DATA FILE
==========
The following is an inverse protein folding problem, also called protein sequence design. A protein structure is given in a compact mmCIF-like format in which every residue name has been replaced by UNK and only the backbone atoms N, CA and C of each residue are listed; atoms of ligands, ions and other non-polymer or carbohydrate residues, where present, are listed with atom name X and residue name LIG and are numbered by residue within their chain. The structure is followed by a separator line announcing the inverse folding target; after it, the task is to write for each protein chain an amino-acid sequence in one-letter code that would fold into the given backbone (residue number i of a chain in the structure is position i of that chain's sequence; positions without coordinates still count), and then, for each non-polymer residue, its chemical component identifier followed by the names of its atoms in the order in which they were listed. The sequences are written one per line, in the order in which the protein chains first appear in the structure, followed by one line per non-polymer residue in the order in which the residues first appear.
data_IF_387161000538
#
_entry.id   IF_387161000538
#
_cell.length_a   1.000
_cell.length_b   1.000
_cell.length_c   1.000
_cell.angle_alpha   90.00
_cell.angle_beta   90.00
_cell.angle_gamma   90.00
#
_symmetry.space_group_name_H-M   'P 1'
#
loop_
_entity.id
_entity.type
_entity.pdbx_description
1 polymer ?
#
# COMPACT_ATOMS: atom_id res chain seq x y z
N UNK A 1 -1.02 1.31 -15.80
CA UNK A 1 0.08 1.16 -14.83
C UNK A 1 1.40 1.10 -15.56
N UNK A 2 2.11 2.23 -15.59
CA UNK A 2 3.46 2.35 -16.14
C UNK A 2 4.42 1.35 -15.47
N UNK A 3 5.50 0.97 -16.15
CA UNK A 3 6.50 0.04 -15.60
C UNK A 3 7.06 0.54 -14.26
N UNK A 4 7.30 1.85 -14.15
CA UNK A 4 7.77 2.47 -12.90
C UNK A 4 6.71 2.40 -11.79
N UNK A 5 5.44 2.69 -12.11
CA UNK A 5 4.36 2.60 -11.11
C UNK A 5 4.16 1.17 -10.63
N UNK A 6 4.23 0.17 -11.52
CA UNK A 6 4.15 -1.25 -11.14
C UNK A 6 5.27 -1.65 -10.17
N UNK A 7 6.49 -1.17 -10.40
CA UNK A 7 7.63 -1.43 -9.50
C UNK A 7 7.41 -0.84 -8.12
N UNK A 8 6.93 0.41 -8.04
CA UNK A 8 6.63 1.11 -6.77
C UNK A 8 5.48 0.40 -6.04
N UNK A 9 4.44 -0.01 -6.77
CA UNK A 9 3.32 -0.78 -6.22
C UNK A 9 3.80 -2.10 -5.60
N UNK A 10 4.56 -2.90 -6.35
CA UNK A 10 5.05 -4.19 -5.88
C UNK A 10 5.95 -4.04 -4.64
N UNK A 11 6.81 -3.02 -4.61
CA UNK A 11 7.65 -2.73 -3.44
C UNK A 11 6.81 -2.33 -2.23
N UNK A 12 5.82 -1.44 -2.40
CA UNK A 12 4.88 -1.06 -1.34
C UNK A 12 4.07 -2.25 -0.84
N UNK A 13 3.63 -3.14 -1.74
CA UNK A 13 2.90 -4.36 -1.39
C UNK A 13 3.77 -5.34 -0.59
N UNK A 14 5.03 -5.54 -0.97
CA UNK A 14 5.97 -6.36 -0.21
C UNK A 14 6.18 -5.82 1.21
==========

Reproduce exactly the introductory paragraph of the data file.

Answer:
The following is an inverse protein folding problem, also called protein sequence design. A protein structure is given in a compact mmCIF-like format in which every residue name has been replaced by UNK and only the backbone atoms N, CA and C of each residue are listed; atoms of ligands, ions and other non-polymer or carbohydrate residues, where present, are listed with atom name X and residue name LIG and are numbered by residue within their chain. The structure is followed by a separator line announcing the inverse folding target; after it, the task is to write for each protein chain an amino-acid sequence in one-letter code that would fold into the given backbone (residue number i of a chain in the structure is position i of that chain's sequence; positions without coordinates still count), and then, for each non-polymer residue, its chemical component identifier followed by the names of its atoms in the order in which they were listed. The sequences are written one per line, in the order in which the protein chains first appear in the structure, followed by one line per non-polymer residue in the order in which the residues first appear.